Why you should create content about Coronavirus

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Is it wrong to capitalise on the Coronavirus outbreak?

Yes, if you’re coming at it from a ‘how can I make money out of this horrible situation’. Google and Facebook have even banned ads that attempt to prey on fears about Coronavirus.

HOWEVER…

People are worried. Who do we turn to for advice? We go to the places we trust.

I trust the Guardian to give me a balanced view on things.

And what plopped into my inbox the other day? An email headlined ‘Covid 19: The balanced view‘ from the Guardian with sensible, factual advice on what to do and why people are so worried about it.

It’s like a voice of reason among the madness.

Your duty to be the voice of reason ​​

As a small business owner who produces content, if you have something helpful to add, it’s your job to help your audience. Churning out content on an unrelated topic isn’t going to do anyone any good if the minds of your audience are elsewhere.

I’ve seen some really thoughtful pieces out there addressing followers’ concerns.

​​​​​​​​Lucy Parsons, founder of Life More Extraordinary and study skills expert had a conversation with her Facebook followers. Naturally they were concerned and had some very specific questions that they couldn’t find the answers to e.g. ‘My son didn’t do well in his mocks. I’m worried that they’ll use mock grades as actual grades’. She addressed their fears in her blog ‘Corona virus and Your GCSEs and A-Levels‘. What’s the point of telling people how to revise if parents are worried that their kids are going to get sick and/ or the exams will be called off? As if exams aren’t stressful enough as it is!

Janet Murray was quick of the mark with her How To Turn Your In-Person Services Into Online Offerings Masterclass. I can imagine the flack she’s going to get for this. But she’s giving her concerned audience what they want for a really low price (£42). Her communications promoting this masterclass have been understated and she’s addressing the questions people will have e.g. What if your clients don’t want to work with you online?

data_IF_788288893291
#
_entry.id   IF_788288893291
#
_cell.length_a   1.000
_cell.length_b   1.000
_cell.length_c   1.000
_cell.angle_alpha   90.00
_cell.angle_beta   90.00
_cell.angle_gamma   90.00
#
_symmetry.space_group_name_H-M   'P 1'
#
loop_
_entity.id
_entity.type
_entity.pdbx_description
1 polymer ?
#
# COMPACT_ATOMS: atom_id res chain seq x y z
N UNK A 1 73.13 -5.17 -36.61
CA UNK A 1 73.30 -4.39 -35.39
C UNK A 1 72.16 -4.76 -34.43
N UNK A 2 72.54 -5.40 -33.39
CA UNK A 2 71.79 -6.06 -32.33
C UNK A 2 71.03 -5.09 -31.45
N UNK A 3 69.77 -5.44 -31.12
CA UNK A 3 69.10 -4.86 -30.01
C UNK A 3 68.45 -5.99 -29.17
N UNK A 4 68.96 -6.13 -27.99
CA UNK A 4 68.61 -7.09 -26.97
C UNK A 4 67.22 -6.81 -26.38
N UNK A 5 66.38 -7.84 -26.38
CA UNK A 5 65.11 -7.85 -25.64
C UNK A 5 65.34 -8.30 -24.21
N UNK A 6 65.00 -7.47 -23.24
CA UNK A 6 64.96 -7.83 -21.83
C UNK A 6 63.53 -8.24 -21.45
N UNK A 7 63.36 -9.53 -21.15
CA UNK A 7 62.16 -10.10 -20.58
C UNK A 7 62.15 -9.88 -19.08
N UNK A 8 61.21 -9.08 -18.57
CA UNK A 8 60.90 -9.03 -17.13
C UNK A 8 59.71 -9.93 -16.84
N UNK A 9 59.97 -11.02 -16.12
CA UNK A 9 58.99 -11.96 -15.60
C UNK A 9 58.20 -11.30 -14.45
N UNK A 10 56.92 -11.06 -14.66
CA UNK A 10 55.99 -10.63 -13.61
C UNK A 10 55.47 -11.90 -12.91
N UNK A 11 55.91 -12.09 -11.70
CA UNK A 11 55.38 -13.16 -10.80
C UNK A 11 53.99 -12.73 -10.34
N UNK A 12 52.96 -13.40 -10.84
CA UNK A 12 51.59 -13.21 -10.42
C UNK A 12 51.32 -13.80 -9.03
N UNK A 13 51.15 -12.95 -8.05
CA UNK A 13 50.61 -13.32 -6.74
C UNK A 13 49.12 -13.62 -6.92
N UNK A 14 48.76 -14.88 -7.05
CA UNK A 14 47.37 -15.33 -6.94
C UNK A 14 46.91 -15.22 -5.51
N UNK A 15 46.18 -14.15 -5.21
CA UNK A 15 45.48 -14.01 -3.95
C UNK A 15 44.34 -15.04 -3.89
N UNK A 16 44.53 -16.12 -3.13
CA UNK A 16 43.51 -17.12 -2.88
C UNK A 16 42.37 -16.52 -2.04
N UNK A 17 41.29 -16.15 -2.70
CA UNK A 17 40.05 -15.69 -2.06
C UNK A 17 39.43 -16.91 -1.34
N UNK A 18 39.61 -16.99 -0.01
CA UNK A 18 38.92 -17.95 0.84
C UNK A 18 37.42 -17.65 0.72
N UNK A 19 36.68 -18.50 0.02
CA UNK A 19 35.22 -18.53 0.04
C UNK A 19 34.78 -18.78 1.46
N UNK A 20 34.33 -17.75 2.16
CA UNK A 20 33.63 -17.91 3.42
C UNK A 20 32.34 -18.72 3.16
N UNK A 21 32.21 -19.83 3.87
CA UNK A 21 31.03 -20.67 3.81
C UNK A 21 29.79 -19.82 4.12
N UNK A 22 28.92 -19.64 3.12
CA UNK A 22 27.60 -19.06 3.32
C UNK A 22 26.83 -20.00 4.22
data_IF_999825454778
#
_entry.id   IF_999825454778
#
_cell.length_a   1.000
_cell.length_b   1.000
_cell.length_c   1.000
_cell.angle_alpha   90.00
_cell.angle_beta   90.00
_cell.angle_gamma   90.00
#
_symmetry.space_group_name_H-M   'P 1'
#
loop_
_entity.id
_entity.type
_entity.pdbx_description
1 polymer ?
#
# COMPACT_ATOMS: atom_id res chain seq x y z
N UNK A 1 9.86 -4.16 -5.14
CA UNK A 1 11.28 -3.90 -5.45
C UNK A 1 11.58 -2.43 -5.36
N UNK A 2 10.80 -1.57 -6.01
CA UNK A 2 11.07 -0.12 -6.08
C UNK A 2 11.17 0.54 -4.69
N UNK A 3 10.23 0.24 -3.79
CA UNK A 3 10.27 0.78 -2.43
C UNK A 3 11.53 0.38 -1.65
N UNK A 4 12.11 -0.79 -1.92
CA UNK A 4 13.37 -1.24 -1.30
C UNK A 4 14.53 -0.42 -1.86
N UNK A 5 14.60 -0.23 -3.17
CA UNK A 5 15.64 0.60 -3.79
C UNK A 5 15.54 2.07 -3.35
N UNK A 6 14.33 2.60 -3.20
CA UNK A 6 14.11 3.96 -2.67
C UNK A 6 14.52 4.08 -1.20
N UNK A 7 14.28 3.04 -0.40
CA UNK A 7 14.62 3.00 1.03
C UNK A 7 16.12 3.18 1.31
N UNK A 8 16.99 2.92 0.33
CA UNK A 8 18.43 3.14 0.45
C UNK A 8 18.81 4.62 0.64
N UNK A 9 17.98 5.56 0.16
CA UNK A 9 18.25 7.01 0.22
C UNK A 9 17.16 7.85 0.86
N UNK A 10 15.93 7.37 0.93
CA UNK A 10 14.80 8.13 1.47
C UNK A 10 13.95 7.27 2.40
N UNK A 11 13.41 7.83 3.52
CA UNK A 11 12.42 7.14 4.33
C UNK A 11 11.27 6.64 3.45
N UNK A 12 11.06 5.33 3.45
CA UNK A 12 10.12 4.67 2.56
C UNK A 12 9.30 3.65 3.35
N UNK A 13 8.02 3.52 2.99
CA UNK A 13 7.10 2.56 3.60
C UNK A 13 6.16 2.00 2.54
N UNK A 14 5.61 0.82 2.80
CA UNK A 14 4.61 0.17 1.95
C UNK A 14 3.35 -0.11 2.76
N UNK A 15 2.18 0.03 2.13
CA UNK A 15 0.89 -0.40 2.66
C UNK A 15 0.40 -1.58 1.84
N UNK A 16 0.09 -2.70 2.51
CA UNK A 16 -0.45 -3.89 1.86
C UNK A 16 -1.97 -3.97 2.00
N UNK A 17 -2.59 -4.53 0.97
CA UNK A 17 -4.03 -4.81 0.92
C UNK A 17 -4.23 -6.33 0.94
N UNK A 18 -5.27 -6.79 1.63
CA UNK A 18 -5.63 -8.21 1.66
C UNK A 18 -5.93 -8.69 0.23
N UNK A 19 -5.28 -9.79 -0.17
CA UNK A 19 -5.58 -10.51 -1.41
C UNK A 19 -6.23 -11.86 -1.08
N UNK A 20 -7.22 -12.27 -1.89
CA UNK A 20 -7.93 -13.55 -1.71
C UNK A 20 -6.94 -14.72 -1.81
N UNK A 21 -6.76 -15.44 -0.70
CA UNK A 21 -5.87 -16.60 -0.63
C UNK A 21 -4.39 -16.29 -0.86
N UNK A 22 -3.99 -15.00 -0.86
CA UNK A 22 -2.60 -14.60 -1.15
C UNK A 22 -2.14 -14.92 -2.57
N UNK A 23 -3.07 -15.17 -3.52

Andrew and Pete have responded to queries about whether their annual conference, Atomicon, would be affected. It’s going ahead as planned on the 28th April 2020 in Newcastle. They’re prioritising attendee safety, keeping people informed and are creating a virtual conference experience for ticket holders who can’t go. Updated info can be found at atomicon.co.uk/coronavirus/

If the world was flooding and you tried to talk to people about your 10 reasons to buy whatever you sell, no one would listen. Tune into what your community is thinking about. This is your chance to help them.

What can you do to help?

If you have an audience, on any platform, have a think about whether anything you can do or say can help them.

Here are some ideas:

  • If your audience includes parents; how do you they keep their kids safe? What’s the best, most sensible advice you’ve seen that you can share with them?
  • If you’re a mindset coach or sleep therapist; what’s your most effective tip for relieving anxiety?
  • If you run sessions face-to-face; how can you address or reduce the perceived risk for attendees?
  • If your clients’ businesses are likely to be badly affected by the COVID-19 outbreak, do you have any advice for them to minimise the impact? e.g. insight into common business insurance policies, whether they should go ahead with live events, having a plan for when the virus spread is back under control.

My friends and family are concerned about the Corona virus outbreak. Some of them are your clients. Can you help them please?

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